The journalists went home and Jerry and I wondered whether we’d ever see their country again. But things changed. The Burmese government suddenly embarked on a democratic path, an apparent about-face that allowed for elections, foreign investments, political-prisoner amnesties, and new journalistic freedoms. The reasons for this shift remain a mystery, left to speculation—growing pains in the military ranks, desired access to international aid, efforts to avoid a violent “Myanmar Spring.”
Yet this is not a bloodless transition. Sectarian riots that began with Buddhists and ethnic Rohingya Muslims in Rakhine State, along the Bangladesh border, have spread across the country in recent months. Clashes that evade simple explanation have left 200 dead and an estimated 250,000 displaced. Some analysts say the military can use this violence as a pretext for maintaining power. Others blame a controversial nationalistic Buddhist monk named Wirathu for inciting attacks against Muslims—which he reportedly denies. But, as a Burmese journalist recently told me, decades of suppressed education have fostered a populace often easily swayed by rumor and emotion.
In August 2012, when the government released a list of foreigners and exiles removed from the country’s blacklist, our names were there along with 1,145 others—including the late Philippine President Corazon Aquino and Sonny Bono. So we applied for visas through the embassy in Washington, and soon found ourselves flying through the miasma that cloaks Yangon.
We landed—giddy, anxious—and immediately recognized the airport lounge, the big glass windows and the longyi-clad crowd beyond, awaiting arrivals. An immigration officer stamped my passport and smiled. I said a quiet thank you, grabbed my bag and headed into a humid stew where I saw that same blazing fireball of a setting sun.
Our taxi was a beat-up white Toyota wagon with rusty doors. The driver, Tin, had grown up on a farm, then studied university-level physics. “I am ashamed to tell you,” he said, because his job didn’t reflect his education. He blamed the old regime for his lack of opportunity. “At that time we didn’t like the government. We hated the government. Now . . . different.”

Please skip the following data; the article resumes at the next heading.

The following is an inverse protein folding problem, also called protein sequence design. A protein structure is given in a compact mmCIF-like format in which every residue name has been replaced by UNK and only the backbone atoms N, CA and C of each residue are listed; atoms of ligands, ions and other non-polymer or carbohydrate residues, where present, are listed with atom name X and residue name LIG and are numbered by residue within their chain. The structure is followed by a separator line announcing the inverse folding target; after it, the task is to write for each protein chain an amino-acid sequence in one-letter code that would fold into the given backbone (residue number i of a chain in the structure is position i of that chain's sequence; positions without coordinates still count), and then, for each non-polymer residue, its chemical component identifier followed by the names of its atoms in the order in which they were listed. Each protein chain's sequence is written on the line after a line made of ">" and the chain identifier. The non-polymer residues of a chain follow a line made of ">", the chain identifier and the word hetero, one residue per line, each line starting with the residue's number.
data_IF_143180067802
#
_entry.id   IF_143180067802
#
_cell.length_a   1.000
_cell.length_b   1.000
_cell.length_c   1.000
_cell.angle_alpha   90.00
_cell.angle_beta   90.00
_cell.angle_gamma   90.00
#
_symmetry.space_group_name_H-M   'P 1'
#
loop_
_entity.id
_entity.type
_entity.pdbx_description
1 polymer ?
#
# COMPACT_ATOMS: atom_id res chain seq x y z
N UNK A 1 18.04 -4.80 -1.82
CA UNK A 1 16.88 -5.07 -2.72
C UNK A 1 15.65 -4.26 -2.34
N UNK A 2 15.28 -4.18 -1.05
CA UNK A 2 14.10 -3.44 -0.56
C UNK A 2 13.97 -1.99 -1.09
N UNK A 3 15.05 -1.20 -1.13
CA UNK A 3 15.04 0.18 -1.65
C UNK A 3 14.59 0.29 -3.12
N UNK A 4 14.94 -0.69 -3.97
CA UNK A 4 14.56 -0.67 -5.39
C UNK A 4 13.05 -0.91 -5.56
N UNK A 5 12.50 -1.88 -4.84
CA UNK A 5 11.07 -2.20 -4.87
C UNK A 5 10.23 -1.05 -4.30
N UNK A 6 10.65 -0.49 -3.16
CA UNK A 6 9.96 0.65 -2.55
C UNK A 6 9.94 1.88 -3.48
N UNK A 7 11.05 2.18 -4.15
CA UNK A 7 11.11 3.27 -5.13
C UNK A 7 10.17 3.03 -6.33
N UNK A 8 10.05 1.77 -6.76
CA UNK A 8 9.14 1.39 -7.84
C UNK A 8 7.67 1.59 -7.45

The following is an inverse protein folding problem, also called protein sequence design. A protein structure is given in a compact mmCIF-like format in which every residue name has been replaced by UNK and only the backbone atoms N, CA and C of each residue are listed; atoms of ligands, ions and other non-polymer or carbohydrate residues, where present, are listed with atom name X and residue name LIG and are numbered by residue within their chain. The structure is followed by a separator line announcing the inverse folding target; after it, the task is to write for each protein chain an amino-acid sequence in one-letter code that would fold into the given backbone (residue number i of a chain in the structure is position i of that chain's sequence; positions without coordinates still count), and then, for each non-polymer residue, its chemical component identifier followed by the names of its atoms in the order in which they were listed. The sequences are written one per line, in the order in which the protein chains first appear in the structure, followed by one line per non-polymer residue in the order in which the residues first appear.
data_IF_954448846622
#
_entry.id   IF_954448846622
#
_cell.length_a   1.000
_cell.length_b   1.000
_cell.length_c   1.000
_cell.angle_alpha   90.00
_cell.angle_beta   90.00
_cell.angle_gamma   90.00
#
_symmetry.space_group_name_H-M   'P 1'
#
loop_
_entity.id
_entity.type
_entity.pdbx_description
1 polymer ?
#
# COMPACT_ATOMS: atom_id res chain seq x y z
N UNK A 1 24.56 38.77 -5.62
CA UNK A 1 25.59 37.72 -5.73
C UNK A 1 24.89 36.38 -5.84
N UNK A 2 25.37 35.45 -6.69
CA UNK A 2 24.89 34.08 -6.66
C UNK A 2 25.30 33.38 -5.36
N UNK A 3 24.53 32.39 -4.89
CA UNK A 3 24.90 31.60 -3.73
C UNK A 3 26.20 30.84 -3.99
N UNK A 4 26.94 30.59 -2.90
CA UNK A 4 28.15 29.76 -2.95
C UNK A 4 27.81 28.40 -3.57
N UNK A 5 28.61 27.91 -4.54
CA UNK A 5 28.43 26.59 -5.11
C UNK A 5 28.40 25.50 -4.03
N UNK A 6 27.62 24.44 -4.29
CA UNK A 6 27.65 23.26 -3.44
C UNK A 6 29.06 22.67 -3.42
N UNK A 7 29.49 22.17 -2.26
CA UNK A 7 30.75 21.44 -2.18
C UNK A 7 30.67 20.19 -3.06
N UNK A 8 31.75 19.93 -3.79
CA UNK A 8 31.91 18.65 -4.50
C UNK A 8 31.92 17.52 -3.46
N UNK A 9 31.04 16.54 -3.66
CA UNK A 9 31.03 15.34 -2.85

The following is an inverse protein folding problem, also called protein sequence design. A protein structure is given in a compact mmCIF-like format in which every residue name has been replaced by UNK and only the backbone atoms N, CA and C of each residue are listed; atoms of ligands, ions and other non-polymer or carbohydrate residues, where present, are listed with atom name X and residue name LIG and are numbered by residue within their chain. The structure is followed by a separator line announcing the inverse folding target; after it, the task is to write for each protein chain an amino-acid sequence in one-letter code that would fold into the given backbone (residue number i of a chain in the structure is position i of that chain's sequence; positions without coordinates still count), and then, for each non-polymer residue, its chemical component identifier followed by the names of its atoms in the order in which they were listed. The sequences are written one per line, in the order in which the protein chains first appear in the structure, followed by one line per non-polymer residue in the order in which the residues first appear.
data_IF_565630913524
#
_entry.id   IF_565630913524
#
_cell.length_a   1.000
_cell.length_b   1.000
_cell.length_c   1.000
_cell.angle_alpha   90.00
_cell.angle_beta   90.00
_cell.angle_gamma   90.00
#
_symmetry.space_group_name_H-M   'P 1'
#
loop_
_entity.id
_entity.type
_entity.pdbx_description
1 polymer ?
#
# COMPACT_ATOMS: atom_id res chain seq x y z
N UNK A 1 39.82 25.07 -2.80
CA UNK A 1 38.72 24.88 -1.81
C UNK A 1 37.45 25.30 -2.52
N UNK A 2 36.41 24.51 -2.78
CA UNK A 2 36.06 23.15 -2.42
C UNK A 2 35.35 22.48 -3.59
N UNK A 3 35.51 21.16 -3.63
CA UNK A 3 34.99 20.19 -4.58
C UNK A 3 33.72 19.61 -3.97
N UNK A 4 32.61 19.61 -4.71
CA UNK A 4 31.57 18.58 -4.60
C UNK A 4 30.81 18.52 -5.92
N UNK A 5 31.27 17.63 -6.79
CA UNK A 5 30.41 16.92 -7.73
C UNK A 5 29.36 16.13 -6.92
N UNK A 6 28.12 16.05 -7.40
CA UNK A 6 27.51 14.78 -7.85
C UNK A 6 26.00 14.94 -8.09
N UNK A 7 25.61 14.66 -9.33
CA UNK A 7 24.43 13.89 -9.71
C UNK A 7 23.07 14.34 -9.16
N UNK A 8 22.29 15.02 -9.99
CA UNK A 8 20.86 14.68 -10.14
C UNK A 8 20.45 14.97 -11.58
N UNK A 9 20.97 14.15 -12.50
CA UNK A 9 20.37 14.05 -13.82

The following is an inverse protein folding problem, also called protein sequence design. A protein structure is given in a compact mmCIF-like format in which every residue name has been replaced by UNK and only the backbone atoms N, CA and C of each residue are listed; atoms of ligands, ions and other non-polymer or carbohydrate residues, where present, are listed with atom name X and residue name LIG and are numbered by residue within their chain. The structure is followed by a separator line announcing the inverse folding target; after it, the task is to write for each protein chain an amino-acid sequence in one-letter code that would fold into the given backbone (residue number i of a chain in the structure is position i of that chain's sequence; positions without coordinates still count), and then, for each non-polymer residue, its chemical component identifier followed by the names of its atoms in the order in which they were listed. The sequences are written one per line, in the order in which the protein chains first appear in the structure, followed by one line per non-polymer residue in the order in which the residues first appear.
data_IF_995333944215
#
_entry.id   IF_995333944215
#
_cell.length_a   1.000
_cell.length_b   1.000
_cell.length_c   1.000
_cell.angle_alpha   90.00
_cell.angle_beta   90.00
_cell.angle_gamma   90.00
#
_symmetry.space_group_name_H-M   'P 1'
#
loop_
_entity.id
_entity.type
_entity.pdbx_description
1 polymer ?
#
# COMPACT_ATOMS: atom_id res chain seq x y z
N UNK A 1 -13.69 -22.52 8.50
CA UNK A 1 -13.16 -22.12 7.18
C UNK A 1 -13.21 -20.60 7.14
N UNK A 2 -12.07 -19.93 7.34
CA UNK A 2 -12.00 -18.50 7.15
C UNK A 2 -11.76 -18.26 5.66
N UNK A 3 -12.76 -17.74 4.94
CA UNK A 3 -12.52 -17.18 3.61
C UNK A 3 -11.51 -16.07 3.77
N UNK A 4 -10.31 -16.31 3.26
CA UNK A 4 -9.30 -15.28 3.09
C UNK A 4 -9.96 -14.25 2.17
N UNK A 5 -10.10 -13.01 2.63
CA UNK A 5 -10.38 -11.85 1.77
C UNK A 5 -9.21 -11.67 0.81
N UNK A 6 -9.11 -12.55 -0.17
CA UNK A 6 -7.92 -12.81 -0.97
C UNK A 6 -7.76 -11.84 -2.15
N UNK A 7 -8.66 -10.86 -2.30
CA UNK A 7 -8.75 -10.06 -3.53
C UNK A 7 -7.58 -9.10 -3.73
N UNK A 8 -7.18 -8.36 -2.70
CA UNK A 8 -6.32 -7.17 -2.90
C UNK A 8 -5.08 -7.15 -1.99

The Yangon air smelled as I remembered—of mothballs and betel, fish and fried shallots, diesel and dust, sweet jasmine and human sweat. If only I could package those smells and take them home; aroma is key to memory and story, along with images, sounds, and words.
We passed construction workers repairing the road, toting bricks and shoveling sand. I spotted a shop, obviously new, selling smartphones. There were shiny Honda hybrids beside clunky old Toyotas and public buses crammed with commuters. The old vehicles still spewed noxious, tarry exhaust while the new ones idled quietly at traffic lights.
That night we ate fried fish with dried chiles and sour leaf soup at a sidewalk café with miniature tables and chairs. Our presence was a conversation piece. The restaurant was staffed by a couple of kids and their elders. The youngsters stared. They watched our every bite. When Jerry asked for the bill, the smallest boy smiled at the chance to practice English.
“Okay,” he said.
“Okay,” we replied.
“One thousand seven hundred kyat,” he said, carefully enunciating the words. About $1.88. Street food hadn’t changed.
“Okay,” we said, to peals of child laughter. Jerry forwarded the money plus an extra 100 kyat (11 cents). The kid came to clean the table, then chased us down the street to return the extra money. We tried to explain the concept of a tip, but he didn’t understand. He passed it to another boy and they puzzled over the faded bill. One day, those kids will no longer question a tip—and a little something about Burmese culture will have changed.
‘Mr. Knife’ Hsann Nyein, of The Modern Weekly News Journal. (Jerry Redfern)
The next morning we taxied along the riverfront, past modern condos rising beside old government buildings getting facelifts. Young men clung to bamboo scaffolding 50 feet up, working among paint-chipped columns of an edifice whose backside seemed to have been forgotten since the Raj.
We met our friend, Hsann Nyein, an editor at The Modern Weekly News Journal. We were four years late for the appointment. He had invited us to visit his office when we finished teaching in Mandalay in 2009. “I was waiting for you!” he teased. We joked about our unexpected “government vacation.”
Hsann Nyein’s colleagues affectionately call him “Mr. Knife.” Reporters initially write their stories by hand, then he edits. Under the old government, all news followed a weekly cycle—it took that long to pass the Press Scrutiny and Registration Division. But in August 2012, the government ended pre-publication censorship, and eight months later, daily papers were allowed to publish for the first time in half a century.